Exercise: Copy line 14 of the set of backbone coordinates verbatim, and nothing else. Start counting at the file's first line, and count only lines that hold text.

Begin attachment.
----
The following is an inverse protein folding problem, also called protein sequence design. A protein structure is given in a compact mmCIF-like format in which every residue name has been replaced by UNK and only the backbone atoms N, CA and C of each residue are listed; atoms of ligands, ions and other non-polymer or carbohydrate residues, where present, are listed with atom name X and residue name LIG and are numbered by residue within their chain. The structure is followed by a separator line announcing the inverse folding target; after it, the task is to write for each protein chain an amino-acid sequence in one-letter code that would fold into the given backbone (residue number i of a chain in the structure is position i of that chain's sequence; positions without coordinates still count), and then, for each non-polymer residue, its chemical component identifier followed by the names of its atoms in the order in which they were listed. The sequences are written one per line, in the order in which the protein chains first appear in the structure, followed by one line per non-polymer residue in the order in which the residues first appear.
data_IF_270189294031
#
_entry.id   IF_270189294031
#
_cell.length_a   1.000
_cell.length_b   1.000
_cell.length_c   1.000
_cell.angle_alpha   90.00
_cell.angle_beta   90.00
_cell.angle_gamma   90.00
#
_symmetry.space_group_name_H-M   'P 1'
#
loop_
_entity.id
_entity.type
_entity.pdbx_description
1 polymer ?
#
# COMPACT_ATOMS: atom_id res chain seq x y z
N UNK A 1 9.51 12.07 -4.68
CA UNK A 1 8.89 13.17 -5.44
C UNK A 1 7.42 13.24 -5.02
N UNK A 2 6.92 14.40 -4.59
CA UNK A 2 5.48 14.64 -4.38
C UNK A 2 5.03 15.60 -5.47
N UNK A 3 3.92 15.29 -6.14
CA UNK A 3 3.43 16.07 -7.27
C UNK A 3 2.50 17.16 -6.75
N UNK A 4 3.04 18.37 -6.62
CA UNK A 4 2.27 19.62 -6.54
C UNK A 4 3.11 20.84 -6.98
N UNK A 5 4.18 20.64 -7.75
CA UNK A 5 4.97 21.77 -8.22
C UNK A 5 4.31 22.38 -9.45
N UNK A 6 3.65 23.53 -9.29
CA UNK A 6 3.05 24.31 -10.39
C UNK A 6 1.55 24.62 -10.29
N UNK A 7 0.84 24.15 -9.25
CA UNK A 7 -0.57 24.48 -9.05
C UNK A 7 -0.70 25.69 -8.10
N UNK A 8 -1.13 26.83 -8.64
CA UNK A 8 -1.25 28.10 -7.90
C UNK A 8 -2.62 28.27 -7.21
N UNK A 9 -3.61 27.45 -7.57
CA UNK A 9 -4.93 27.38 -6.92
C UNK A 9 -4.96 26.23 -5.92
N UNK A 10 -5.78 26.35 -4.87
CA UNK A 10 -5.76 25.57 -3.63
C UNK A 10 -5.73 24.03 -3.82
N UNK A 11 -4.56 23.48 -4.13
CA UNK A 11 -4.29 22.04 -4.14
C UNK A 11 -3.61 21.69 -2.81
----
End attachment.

#